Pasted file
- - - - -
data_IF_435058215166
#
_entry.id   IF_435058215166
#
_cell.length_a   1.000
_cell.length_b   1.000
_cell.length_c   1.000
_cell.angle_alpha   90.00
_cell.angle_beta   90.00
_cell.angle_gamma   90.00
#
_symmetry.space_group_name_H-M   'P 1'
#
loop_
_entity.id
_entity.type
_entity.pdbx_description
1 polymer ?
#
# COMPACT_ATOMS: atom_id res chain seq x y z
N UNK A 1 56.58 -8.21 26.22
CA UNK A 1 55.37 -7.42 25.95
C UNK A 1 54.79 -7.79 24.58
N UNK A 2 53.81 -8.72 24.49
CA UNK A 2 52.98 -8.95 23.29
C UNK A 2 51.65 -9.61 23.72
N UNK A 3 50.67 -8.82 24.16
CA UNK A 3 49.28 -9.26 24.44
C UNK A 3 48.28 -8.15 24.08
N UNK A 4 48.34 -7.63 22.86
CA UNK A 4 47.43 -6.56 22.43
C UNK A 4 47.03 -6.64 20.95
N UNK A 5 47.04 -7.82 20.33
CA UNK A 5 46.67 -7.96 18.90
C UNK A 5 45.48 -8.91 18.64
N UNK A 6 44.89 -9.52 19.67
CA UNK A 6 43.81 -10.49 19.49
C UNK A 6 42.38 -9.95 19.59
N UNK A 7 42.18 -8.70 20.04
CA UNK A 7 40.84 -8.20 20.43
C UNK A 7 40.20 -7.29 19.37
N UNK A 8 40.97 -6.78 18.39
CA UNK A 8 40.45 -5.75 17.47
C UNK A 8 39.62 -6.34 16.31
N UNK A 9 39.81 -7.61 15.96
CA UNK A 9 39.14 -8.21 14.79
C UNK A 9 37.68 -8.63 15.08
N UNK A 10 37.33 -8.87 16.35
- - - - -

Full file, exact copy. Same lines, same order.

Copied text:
data_IF_435058215166
#
_entry.id   IF_435058215166
#
_cell.length_a   1.000
_cell.length_b   1.000
_cell.length_c   1.000
_cell.angle_alpha   90.00
_cell.angle_beta   90.00
_cell.angle_gamma   90.00
#
_symmetry.space_group_name_H-M   'P 1'
#
loop_
_entity.id
_entity.type
_entity.pdbx_description
1 polymer ?
#
# COMPACT_ATOMS: atom_id res chain seq x y z
N UNK A 1 56.58 -8.21 26.22
CA UNK A 1 55.37 -7.42 25.95
C UNK A 1 54.79 -7.79 24.58
N UNK A 2 53.81 -8.72 24.49
CA UNK A 2 52.98 -8.95 23.29
C UNK A 2 51.65 -9.61 23.72
N UNK A 3 50.67 -8.82 24.16
CA UNK A 3 49.28 -9.26 24.44
C UNK A 3 48.28 -8.15 24.08
N UNK A 4 48.34 -7.63 22.86
CA UNK A 4 47.43 -6.56 22.43
C UNK A 4 47.03 -6.64 20.95
N UNK A 5 47.04 -7.82 20.33
CA UNK A 5 46.67 -7.96 18.90
C UNK A 5 45.48 -8.91 18.64
N UNK A 6 44.89 -9.52 19.67
CA UNK A 6 43.81 -10.49 19.49
C UNK A 6 42.38 -9.95 19.59
N UNK A 7 42.18 -8.70 20.04
CA UNK A 7 40.84 -8.20 20.43
C UNK A 7 40.20 -7.29 19.37
N UNK A 8 40.97 -6.78 18.39
CA UNK A 8 40.45 -5.75 17.47
C UNK A 8 39.62 -6.34 16.31
N UNK A 9 39.81 -7.61 15.96
CA UNK A 9 39.14 -8.21 14.79
C UNK A 9 37.68 -8.63 15.08
N UNK A 10 37.33 -8.87 16.35